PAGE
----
What pictures come into your mind when you hear the word COURAGE? Gallant knights with gleaming armor galloping full-speed toward a formidable foe. A diminutive Dutch lad with his finger pushed deep into the dike. Or maybe you see the colorful form of Pocahontas as she bends over John Smith, defying her own people to spare his life. History books are scattered with stories of brave and courageous people. The Bible is full of stories of courage as well. When I think of courage such names as Esther, Joshua, Elijah, and Abigail leap to my mind. Maybe you know someone personally who epitomizes the word COURAGE to you. My own husband, Ray, risked his life for mine in an almost fatal canoe accident. To me that speaks volumes of courage as well as love.
What made these people act as they did? What made them different or set them apart from the rest of the population? History and the Bible record their courageous deeds, making it easy for us to think that these people were never fearful—that courage was second-nature for them. And so, by reason of logic, we feel that courage should be second nature and come naturally to us. But did you ever stop to think that one of the reasons these stories were recorded is because they were out of the ordinary, not commonplace? All these people were human beings, and human beings have a rather long list of shortcomings and failures to their credit. If we had the privilege of knowing the thoughts and emotions of some of these COURAGEOUS people we might be a bit surprised. I imagine that Esther had some last-minute thoughts about an uninvited audience with the king. Elijah probably had a few jitters about a test of beliefs with 450 knife-carrying leaders from the opposing religion Abigail may have had a few choice words to say about the good-for-nothing husband she was trying to save. And Joshua may have even felt a little silly dressed up in his armor going for a stroll around Jericho every day for a week (early morning joggers were an unheard-of-commodity back then—especially joggers who invite a few thousand of their friends along!).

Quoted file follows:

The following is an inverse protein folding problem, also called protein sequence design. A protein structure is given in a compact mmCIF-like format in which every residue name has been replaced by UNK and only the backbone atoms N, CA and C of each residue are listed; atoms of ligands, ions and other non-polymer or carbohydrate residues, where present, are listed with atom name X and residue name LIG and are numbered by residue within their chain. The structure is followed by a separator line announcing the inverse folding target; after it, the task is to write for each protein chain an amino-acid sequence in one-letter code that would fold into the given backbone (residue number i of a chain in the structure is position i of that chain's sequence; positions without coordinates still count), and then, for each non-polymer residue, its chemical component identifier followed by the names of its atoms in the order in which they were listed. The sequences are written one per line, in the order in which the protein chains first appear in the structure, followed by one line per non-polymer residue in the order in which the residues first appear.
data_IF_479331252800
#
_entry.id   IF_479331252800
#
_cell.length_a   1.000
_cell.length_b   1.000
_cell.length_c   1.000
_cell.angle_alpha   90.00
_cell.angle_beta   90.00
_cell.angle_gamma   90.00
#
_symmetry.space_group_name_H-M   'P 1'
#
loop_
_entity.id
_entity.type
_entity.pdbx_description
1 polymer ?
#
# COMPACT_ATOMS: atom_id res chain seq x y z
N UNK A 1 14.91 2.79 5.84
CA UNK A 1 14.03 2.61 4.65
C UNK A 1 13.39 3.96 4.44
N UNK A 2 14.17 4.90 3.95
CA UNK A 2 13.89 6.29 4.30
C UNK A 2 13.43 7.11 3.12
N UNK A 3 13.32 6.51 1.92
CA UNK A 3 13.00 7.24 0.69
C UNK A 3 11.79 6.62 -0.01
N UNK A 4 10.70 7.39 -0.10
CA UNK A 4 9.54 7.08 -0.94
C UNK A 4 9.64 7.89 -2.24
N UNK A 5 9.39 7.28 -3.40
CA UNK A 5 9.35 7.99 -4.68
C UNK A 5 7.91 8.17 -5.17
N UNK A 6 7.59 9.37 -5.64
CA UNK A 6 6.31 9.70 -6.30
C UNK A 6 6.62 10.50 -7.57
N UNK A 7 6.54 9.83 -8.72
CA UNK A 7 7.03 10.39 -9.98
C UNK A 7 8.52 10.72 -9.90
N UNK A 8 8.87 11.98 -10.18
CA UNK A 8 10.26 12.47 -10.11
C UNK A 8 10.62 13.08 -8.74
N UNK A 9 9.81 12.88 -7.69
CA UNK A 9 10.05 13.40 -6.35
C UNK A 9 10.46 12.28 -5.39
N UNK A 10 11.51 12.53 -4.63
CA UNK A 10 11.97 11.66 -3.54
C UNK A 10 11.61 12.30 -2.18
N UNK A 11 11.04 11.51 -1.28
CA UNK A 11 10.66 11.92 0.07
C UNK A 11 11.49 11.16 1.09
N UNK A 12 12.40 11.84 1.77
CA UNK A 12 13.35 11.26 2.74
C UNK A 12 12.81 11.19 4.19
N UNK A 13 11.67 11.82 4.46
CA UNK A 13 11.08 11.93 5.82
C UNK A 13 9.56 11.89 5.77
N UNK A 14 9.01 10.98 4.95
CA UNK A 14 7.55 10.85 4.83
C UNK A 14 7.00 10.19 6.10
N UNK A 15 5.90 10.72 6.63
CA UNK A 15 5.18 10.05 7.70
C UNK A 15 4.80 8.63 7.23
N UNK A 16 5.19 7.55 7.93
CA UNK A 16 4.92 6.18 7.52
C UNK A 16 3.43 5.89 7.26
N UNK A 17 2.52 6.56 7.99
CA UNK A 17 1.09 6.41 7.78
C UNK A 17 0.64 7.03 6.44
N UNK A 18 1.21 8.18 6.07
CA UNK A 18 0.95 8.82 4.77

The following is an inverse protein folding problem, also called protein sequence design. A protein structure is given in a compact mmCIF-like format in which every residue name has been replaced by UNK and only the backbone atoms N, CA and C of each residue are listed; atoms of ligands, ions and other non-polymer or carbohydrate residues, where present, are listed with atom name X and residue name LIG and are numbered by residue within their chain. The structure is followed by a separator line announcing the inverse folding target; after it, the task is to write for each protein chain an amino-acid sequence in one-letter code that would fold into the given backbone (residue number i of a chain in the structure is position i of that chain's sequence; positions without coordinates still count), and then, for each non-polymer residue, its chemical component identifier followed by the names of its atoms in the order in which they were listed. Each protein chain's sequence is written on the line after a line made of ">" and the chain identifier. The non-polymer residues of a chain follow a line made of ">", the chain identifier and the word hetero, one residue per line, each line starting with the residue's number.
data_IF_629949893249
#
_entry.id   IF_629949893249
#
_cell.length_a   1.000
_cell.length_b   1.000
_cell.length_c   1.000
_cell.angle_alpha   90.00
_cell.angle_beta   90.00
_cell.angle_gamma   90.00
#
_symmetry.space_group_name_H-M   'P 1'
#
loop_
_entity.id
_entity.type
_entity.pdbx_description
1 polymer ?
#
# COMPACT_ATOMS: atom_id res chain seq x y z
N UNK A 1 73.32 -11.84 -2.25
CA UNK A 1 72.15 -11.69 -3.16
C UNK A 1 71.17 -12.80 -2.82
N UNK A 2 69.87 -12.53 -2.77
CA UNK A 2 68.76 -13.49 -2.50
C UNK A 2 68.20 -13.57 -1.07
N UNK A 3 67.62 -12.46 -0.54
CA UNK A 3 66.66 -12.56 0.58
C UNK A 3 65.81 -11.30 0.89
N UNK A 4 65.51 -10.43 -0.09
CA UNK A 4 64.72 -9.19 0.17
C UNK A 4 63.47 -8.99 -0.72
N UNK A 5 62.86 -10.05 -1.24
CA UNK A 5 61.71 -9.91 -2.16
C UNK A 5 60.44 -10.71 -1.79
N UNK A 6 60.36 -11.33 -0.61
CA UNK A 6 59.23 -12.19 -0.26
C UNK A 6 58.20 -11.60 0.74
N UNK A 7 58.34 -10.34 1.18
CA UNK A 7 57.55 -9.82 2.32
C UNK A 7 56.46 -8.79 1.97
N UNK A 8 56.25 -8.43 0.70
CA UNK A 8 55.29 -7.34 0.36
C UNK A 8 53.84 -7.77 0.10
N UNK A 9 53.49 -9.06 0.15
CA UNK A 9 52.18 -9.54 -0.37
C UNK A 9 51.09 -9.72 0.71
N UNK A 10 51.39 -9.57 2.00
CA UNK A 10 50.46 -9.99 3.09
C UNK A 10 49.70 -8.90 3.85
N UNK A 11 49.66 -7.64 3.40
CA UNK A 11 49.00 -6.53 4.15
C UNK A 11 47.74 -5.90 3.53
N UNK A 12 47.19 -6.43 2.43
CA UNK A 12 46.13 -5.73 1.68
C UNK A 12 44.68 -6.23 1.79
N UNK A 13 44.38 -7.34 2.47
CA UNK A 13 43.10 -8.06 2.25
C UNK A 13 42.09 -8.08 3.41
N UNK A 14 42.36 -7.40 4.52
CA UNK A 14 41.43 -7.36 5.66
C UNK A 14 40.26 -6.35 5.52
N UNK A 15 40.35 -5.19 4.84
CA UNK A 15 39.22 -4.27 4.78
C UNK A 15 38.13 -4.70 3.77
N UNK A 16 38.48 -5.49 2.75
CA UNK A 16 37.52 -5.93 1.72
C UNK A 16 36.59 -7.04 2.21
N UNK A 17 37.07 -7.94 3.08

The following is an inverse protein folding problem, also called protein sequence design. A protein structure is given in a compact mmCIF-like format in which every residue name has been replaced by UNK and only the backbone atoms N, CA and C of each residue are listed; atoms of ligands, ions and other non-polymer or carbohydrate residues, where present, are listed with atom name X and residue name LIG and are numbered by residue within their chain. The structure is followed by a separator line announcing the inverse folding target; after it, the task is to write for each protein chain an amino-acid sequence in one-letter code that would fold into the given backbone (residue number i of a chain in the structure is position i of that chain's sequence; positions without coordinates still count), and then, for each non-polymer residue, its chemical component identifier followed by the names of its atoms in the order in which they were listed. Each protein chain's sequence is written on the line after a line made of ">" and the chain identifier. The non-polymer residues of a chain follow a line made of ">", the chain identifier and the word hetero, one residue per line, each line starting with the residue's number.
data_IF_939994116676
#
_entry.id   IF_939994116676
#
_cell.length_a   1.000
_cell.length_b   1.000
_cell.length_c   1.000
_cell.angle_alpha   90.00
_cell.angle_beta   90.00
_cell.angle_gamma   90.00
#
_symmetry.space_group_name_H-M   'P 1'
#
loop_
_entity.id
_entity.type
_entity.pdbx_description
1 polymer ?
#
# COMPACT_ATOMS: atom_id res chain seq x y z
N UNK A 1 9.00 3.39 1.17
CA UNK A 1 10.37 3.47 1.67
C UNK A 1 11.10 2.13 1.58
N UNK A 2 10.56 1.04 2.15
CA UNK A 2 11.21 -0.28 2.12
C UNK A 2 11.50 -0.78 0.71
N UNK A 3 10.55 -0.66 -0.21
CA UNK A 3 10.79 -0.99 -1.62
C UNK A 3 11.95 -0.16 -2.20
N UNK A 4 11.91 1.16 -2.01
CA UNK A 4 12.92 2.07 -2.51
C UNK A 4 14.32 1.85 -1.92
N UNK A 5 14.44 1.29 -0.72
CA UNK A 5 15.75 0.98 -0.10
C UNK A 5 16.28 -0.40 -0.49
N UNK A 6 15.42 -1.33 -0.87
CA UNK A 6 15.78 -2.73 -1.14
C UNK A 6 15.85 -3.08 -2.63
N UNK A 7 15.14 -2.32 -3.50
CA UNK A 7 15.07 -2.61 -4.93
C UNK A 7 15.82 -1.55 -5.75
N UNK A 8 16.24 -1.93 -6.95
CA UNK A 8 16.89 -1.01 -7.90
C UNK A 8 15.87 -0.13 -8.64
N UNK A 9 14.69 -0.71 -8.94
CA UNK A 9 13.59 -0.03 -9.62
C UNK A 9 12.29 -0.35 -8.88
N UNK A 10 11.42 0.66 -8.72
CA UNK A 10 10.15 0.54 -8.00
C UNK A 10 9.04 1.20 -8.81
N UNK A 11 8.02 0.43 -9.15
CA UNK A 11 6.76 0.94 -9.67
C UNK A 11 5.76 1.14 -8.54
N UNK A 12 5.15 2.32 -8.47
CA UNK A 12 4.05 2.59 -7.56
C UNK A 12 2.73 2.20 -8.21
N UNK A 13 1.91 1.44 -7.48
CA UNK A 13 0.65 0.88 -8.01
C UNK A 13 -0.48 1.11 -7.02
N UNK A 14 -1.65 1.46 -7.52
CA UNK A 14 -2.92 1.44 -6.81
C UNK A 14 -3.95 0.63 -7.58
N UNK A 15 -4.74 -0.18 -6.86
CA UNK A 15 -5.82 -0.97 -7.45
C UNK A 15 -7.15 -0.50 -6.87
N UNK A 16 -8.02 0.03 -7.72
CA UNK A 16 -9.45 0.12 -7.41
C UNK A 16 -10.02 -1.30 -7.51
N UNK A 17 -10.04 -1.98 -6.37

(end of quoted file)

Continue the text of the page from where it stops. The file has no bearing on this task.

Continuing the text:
God didn't use these people because they were perfect. He used them because they were willing and had learned to follow His biddings even though they didn't always understand His ways. When they put themselves in His hands, He supplied the courage.
Courage doesn't mean not being afraid, not ever questioning. Courage doesn't mean a feeling of self-assurance and bravery. Courage means knowing God can take care of things in His way and time and being willing to say "yes" when He asks us to do something. There may be some things in your life right now that you are dreading to do, or maybe you fear the future and what it will bring. But with God's help you can be a woman of uncommon courage.